The small freight elevator quietly rattles its way to the top of the Lyceum Theatre. Countless relics of The Shubert Organization have been tucked away up here since the ‘70s, although many pieces of the collection are much, much older.
Perhaps more than any other name, Shubert is indelibly inked along the pages of American theatre history. And undoubtedly the best place to delve into that history is the Shubert Archive.
In the interest of preservation, the Archive is—by necessity—closed to the public, though researchers can contact the Archive to gain admission. (If you’re interested in digging into theatre history yourself, the Performing Arts Library at Lincoln Center has a wonderful public collection.)
As a member of the extended Shubert family, we are a lucky exception to that rule. Broadway Inbound is owned by The Shubert Organization, and because helping you book group tickets to Broadway shows is our job, it’s also our job to know as much about Broadway as we can. Including the old stuff.
The elevator opens into a Victorian penthouse apartment, furnished with a blend of ornate furniture, old art, stained-glass windows, and a couple utilitarian desks. Oh, and boxes. Lots of boxes.
The centerpiece of the room is a heavy table, covered with books and papers pulled out specifically for our visit, although I suspect that this is its usual state—concealed beneath an everchanging array of research materials.
The archivists walk us through the space, speaking of old Broadway, the Shuberts and the theatre we are suspended above. They tell us that long before this penthouse was the home of the archive, it belonged to Daniel Frohman, who built the theatre in 1903.
In one corner, low on the wall, is a trap door that opens over the house of the Lyceum. The legend is that Frohman would wave a white handkerchief through the tiny window when he thought his wife, the famed performer Margaret Illington, was overacting on the stage below. Years later, Jesse Tyler Ferguson’s assistant would wave a handkerchief at him in jest during the curtain call of Fully Committed. Illington went on to divorce her husband, while Ferguson forgot to look up.
The apartment is full of keepsakes and curios. Old Tony Awards. Photographs of the three young brothers from Syracuse who moved to New York City and established themselves as a force to be reckoned with in the American theatre. Music boxes and pincushions commemorating past shows.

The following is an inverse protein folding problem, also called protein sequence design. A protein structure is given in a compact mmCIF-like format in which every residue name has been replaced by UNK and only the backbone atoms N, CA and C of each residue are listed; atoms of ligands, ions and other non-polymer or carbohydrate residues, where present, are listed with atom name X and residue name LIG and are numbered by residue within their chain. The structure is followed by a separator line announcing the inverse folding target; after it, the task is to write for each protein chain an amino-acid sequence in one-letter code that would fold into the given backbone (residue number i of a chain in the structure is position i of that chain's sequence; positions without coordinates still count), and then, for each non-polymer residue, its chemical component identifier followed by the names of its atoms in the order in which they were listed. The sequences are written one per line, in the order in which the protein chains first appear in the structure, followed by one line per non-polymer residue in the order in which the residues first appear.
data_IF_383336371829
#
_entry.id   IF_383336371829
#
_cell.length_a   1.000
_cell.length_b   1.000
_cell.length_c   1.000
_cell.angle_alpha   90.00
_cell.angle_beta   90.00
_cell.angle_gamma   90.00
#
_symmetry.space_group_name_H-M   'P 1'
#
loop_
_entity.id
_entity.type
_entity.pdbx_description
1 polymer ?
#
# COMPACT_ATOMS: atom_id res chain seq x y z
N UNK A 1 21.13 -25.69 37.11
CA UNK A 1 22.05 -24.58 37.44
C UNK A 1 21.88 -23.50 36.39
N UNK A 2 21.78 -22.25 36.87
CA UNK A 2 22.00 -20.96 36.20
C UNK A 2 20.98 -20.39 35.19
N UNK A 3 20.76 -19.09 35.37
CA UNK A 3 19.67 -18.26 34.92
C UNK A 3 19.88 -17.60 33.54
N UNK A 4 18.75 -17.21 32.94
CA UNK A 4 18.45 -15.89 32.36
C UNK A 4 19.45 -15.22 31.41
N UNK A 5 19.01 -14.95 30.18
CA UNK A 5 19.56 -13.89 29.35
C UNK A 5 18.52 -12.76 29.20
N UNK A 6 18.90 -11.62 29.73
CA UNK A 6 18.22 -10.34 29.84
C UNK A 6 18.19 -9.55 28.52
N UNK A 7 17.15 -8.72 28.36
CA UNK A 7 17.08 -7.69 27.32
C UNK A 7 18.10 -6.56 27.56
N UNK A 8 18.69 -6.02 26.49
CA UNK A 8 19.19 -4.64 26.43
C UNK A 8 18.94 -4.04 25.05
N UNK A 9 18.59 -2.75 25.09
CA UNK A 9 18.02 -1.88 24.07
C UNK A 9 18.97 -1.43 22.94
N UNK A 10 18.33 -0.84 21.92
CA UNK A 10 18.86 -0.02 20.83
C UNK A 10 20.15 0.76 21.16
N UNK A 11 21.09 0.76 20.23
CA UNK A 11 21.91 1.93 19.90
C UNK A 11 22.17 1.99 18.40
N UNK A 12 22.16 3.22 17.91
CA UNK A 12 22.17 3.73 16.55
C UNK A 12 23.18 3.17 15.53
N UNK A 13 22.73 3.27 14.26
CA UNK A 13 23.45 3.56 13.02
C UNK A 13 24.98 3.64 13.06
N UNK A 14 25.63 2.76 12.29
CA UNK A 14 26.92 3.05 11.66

There’s a sliver of broken glass taken from the wreckage of the chandelier that once hung above Hitler’s desk, sent to J.J. Shubert as a token of thanks for the Shuberts’ involvement in the war effort. They ran the Stage Door Canteen—which provided food and entertainment for soldiers—out of the basement of their theatre on 44th Street, and they raised funds at theatres across the country to support the families of soldiers who were disabled, missing-in-action, or dead.
And the archivists are full of stories. Old stories, of Sam Shubert’s death in a train wreck in 1905, spurring his brothers, Lee and J.J., to open Sam S. Shubert Memorial Theatres across the United States. And new stories, of the archives inheriting oversized sardine cans from the original Broadway production of Cats and fending off researchers wondering if they have samples of Carmen Miranda’s DNA. (They don’t.)
We descend in the same elevator and exit through the same lobby, only this time we notice the little patch of the mural above the doors that is more vibrant than the rest; a spot-test for a potential restoration.
There used to be great urns that cast fire into the night sky above the Lyceum Theatre, prefiguring the lights of Times Square, way back when 45th Street was still a little ways off the beaten path. I peer upward, looking for them, as we step out into the winter air, and begin the walk back to the Broadway Inbound offices.